Hungarian Salami said,
I'm not buying a blackberry phone anymore. I can understand why is good for the business people, but for consumers it has nothing to offer, I hate it since I found that most apps do not work over Wifi when they need Internet connection including google sync and the Facebook app...

That is mostly because ther underlying *phone* is designed by default to use your provider's network *first*, even if WiFI is avialable for free (at home, for example). Unless this changes, few phones with built-in WiFi will be useful (the design flaw is deliberate, and far from unique to RIM's handsets). (Also, BlackBerries have always been first and foremost *business* phones (the big reason for the explosion in personal use is their low price compared to similar handsets from other companies, notably HTC, Motorola, or even Nokia, let alone Apple).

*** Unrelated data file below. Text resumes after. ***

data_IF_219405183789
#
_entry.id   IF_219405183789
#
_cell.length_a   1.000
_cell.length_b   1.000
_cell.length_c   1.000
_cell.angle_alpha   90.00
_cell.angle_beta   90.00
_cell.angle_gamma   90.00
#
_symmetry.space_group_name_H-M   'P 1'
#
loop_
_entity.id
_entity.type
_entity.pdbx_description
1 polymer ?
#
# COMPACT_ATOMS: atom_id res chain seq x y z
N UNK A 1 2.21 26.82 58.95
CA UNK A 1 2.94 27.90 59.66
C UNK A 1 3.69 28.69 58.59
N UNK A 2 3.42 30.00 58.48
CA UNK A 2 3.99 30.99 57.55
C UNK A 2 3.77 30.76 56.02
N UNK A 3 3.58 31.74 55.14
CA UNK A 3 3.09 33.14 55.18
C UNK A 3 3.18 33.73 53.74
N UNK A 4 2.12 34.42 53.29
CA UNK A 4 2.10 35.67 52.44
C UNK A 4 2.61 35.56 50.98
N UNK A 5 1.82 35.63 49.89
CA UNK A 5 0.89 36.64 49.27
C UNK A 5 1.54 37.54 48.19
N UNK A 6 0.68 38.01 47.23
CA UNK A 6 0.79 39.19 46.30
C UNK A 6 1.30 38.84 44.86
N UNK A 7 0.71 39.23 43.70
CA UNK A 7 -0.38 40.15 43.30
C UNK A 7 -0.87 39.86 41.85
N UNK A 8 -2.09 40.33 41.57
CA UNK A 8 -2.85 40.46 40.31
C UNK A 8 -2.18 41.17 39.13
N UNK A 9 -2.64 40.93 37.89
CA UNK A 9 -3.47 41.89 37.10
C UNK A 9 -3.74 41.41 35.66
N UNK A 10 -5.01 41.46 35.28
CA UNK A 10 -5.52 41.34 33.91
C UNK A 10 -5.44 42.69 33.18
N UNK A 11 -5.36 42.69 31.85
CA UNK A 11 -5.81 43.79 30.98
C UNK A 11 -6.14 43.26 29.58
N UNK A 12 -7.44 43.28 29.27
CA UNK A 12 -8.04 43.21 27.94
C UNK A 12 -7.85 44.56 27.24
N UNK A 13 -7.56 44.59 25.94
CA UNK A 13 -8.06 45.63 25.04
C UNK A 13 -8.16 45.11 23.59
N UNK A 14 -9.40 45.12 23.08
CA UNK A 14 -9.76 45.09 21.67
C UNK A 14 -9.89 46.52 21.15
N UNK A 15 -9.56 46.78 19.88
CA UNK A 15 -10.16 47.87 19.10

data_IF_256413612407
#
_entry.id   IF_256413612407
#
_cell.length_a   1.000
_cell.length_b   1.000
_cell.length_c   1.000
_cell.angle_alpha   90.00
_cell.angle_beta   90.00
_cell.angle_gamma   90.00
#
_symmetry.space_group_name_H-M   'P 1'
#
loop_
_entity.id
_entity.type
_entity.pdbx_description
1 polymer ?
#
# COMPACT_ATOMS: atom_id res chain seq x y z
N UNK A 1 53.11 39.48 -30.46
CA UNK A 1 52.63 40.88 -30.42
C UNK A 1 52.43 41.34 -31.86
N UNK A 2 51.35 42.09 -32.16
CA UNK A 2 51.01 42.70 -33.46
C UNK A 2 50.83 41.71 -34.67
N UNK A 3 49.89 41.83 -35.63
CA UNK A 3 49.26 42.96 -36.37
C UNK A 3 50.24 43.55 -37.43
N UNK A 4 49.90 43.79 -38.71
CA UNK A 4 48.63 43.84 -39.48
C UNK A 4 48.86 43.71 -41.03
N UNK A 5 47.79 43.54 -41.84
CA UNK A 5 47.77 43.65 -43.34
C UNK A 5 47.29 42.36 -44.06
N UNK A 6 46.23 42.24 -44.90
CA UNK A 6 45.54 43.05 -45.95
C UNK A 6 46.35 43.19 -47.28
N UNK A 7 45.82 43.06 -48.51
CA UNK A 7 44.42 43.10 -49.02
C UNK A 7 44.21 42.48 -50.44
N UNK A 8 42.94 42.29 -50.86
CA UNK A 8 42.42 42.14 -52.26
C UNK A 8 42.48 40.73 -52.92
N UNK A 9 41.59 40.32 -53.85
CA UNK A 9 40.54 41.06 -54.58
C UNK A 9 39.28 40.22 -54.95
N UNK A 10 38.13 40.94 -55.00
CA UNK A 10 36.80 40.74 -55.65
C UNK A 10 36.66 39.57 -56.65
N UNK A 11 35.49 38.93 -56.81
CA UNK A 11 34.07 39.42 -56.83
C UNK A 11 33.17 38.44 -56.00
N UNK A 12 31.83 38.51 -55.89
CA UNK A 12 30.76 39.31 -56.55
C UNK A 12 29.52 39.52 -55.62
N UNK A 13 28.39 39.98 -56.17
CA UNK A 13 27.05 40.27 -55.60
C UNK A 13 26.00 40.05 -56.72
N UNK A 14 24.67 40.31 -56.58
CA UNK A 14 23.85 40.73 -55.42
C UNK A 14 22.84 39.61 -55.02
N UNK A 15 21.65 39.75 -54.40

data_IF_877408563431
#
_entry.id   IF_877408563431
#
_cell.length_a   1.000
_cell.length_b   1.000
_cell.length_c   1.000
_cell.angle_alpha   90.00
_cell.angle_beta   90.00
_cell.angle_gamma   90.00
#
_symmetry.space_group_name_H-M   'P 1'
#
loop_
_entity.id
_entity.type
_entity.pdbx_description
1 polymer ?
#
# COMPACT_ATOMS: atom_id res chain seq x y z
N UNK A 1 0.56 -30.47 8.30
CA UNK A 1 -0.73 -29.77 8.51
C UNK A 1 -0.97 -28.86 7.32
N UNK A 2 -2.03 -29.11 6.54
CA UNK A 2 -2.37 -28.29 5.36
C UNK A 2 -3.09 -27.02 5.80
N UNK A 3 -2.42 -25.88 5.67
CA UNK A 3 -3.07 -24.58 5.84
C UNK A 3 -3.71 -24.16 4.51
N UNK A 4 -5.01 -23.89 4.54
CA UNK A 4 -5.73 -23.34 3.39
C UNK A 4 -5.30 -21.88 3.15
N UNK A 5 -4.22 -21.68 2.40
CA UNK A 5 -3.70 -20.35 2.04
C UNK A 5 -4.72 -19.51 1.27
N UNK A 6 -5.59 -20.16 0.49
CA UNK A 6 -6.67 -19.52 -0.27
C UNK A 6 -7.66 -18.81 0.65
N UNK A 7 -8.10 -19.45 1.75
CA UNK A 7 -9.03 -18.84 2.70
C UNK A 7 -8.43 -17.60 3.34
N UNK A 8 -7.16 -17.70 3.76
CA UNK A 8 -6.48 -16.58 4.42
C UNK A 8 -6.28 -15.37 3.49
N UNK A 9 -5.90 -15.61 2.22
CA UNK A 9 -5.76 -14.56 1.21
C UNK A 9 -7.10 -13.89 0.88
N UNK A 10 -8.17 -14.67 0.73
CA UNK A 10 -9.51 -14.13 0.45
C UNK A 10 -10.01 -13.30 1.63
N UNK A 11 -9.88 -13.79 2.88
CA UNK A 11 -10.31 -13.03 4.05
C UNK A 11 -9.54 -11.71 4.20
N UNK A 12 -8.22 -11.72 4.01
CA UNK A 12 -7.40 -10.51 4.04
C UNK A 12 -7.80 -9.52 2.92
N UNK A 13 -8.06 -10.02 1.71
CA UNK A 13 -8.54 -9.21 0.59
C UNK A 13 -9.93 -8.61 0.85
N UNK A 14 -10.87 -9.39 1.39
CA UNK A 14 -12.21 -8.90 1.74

I'm guessing us Verizon Tour 9630 owners will be left out in the cold. It took us FOREVER to get OS 5.0 a few weeks ago, so I'm not going to hold my breath waiting.

TrOjAn. said,
The browser looks good

It's a WebKit based browser. It's arguably the fastest engine and the one that respects the web standards the most and that supports the most W3C stuff. It's being used by Safari Webkit is in fact developed by Apple - I think they bought it back then, they didn't invent it), Chrome, the iPhone, maybe Android and now Blackberry (and probably a few more). So yeah, it's pretty much becoming the standard for all browsers, and it makes every browser equal to the others, even on different platforms, which isn't a bad thing in that case.

PsykX said,